Getting your Medicare card can save you thousands each year in healthcare. Knowing when you should enroll, and also when should you delay enrollment is important decision you need to make in the months before you turn 65. Enrollment is fairly easy, but a wrong step can be costly.
3 months before your birth month is the beginning of your 7-month Initial Enrollment Period, or IEP. If you were born in July, then your window starts April 1 and continues through the end of October. During the months leading up this window, you should evaluate whether you will be keeping your current coverage, enrolling in full Medicare, or a combination of coverage.
If your current coverage is through an employer, and is fully paid by your employer, you may have the opportunity to keep that coverage if you feel it is better than what Medicare will provide. In that case, you would enroll in Medicare Part A only (coverage for hospitals) at no cost and keep your group health plan.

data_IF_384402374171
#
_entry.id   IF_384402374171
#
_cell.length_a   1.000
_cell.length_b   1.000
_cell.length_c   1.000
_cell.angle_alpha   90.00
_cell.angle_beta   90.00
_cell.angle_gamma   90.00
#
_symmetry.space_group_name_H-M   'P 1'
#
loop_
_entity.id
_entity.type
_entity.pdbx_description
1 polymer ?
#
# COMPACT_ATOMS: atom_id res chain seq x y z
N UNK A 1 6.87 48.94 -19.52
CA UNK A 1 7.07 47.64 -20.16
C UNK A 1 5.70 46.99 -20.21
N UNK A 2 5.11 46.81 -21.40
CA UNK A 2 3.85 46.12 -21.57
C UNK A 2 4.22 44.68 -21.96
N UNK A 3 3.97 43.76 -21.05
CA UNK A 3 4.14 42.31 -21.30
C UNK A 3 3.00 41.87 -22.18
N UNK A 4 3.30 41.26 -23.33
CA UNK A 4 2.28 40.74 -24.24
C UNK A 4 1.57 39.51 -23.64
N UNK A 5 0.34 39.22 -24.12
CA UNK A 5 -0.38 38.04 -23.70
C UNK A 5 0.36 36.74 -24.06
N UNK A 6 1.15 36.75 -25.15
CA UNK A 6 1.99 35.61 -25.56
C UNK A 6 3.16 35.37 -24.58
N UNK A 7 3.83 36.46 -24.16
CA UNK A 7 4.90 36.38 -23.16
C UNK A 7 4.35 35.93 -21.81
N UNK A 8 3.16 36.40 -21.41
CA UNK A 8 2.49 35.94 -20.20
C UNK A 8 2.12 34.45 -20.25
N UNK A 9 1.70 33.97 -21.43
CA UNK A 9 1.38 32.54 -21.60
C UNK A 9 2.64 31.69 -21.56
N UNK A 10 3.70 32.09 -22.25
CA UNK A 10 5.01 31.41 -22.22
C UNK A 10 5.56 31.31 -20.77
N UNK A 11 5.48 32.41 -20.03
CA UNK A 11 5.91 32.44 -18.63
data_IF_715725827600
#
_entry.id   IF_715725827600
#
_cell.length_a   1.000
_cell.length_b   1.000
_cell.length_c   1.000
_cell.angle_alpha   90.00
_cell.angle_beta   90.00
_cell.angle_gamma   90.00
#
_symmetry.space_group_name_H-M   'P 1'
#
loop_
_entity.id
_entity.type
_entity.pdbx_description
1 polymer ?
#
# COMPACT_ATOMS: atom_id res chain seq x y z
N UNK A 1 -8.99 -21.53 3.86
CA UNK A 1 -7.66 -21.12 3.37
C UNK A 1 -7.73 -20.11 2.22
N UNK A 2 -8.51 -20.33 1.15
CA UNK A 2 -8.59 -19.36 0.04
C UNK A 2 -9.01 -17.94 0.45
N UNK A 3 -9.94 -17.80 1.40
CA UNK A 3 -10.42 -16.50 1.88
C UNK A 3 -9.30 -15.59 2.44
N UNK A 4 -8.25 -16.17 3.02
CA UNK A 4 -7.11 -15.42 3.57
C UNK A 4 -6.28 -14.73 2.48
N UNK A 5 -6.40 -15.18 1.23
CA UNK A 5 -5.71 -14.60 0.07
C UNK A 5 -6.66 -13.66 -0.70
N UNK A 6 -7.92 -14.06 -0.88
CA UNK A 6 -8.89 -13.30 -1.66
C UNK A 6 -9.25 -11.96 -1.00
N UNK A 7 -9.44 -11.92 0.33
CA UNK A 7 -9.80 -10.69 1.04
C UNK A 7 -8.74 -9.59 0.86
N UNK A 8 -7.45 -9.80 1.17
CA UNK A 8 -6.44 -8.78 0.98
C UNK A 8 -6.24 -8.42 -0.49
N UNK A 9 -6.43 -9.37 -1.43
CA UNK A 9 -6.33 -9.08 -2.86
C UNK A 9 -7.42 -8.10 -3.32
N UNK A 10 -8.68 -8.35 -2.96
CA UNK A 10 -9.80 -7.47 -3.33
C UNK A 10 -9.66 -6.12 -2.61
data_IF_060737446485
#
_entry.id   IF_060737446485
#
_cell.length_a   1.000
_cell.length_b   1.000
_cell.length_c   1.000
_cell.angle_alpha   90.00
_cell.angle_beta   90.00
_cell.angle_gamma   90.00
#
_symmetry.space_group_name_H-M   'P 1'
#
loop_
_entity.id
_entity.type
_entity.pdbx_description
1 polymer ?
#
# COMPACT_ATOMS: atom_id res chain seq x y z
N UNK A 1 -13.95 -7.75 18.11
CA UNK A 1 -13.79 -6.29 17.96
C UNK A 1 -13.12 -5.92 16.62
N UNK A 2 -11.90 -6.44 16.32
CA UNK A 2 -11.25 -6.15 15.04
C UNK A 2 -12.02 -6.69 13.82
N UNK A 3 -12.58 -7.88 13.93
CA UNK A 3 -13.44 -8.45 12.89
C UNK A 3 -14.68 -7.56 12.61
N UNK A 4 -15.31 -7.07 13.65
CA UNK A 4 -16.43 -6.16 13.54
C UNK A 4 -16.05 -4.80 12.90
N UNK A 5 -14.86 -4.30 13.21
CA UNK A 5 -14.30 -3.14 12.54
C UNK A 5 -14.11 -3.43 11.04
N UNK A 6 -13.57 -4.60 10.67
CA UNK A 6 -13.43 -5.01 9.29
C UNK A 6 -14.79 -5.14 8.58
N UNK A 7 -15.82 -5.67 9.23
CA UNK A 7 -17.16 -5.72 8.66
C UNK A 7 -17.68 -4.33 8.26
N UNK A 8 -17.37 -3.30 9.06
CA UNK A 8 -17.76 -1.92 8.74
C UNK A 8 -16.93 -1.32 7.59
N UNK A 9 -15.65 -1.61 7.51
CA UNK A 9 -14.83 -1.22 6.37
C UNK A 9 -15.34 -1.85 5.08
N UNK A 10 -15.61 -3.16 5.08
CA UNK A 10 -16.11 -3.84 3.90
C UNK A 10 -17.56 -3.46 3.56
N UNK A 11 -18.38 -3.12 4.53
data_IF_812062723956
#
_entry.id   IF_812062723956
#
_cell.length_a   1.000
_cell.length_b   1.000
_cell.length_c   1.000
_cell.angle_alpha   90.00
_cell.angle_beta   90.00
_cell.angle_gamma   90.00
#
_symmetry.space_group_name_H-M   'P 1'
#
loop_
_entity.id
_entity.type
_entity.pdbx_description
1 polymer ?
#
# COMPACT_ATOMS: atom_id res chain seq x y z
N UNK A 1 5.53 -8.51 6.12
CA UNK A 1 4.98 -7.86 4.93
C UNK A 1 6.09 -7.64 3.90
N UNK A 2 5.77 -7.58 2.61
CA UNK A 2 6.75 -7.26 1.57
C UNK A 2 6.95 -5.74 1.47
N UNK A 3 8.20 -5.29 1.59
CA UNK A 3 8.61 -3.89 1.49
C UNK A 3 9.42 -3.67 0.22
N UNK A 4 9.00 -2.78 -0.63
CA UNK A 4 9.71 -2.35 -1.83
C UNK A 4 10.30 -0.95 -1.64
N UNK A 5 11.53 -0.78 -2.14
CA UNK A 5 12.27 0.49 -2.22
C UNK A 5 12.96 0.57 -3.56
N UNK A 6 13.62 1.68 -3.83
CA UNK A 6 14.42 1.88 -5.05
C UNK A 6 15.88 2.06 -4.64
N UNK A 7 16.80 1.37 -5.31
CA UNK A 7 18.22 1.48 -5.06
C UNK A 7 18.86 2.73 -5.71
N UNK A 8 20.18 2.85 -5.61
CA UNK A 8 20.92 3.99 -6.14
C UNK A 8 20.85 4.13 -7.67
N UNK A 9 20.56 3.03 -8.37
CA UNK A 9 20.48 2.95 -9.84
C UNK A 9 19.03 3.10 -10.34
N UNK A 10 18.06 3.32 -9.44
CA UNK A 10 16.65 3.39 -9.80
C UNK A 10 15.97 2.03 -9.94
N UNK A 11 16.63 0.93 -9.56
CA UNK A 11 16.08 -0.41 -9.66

If your current coverage is paid partially or entirely by you, then a cost comparison will be necessary. In most cases, full coverage from Medicare Part and Part B, plus a Medicare supplement and a prescription drug plan (Part D) will total approximately $300 per month. This may sound like a lot less than your current plan, and it often is, but it is important to compare exactly what is covered, especially when it comes to prescription drugs.
If you decide to keep your group health plan and delay enrollment in Medicare Part B, you will need to ensure you receive a certificate of creditable coverage showing you had health insurance so you will not be penalized for the late enrollment when you do finally enroll. Also, be aware that COBRA coverage does not count as creditable coverage. Many wait until their COBRA has expired to enroll in Part B and then find they are liable for the late enrollment penalty.
Each situation is different, and you should consult a professional licensed agent to be sure you don’t make a decision that will cost you in the future.